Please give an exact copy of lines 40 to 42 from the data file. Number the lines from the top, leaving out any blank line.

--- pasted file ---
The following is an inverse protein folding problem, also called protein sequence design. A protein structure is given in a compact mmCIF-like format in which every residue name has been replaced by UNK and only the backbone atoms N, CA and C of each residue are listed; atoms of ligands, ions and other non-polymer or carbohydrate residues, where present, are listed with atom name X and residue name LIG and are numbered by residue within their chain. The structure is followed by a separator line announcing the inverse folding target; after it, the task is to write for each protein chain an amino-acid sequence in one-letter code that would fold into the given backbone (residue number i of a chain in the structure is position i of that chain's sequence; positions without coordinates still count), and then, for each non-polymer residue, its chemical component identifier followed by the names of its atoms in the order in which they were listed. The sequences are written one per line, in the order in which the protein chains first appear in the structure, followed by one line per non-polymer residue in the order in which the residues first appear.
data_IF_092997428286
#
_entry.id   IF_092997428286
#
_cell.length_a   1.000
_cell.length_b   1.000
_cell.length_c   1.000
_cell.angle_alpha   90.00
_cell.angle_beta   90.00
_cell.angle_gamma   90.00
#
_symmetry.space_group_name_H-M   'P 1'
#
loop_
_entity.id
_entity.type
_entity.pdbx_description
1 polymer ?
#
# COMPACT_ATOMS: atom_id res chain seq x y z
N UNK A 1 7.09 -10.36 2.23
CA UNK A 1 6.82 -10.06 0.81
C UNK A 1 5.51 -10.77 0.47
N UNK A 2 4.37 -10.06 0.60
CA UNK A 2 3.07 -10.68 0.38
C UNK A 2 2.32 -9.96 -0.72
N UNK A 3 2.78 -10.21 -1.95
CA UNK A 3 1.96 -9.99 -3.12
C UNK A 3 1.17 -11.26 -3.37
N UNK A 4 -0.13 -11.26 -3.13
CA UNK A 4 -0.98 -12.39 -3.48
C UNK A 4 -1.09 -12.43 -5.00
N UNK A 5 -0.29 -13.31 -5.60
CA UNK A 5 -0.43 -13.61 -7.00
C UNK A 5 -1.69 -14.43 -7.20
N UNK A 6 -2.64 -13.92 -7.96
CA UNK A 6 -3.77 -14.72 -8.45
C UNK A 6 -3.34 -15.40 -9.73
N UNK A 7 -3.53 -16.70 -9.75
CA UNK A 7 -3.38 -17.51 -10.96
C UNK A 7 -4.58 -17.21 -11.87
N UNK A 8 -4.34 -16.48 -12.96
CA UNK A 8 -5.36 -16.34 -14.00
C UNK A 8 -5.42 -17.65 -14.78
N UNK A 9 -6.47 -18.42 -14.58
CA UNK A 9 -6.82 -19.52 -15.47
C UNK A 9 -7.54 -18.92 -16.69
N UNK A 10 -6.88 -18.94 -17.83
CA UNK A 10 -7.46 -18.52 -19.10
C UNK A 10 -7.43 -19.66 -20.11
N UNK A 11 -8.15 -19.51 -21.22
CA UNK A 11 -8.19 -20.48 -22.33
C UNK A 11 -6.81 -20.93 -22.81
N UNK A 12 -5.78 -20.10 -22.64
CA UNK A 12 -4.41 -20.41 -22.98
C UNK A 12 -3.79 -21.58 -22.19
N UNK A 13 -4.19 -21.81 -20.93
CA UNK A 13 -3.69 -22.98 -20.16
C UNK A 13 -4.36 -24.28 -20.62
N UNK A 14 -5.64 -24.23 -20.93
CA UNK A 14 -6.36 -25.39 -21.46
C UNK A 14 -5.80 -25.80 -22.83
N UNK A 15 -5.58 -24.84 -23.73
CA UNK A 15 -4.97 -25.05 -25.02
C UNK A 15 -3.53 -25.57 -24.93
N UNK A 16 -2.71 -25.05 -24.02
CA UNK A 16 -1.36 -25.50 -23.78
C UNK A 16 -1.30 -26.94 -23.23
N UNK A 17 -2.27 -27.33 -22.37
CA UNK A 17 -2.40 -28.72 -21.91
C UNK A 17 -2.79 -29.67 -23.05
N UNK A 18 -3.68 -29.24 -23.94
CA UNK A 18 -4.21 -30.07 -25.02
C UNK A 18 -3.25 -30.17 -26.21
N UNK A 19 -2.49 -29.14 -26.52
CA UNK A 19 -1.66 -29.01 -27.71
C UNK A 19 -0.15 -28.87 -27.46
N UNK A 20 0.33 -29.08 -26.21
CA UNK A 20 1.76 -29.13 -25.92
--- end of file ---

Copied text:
N UNK A 7 -3.53 -16.70 -9.75
CA UNK A 7 -3.38 -17.51 -10.96
C UNK A 7 -4.58 -17.21 -11.87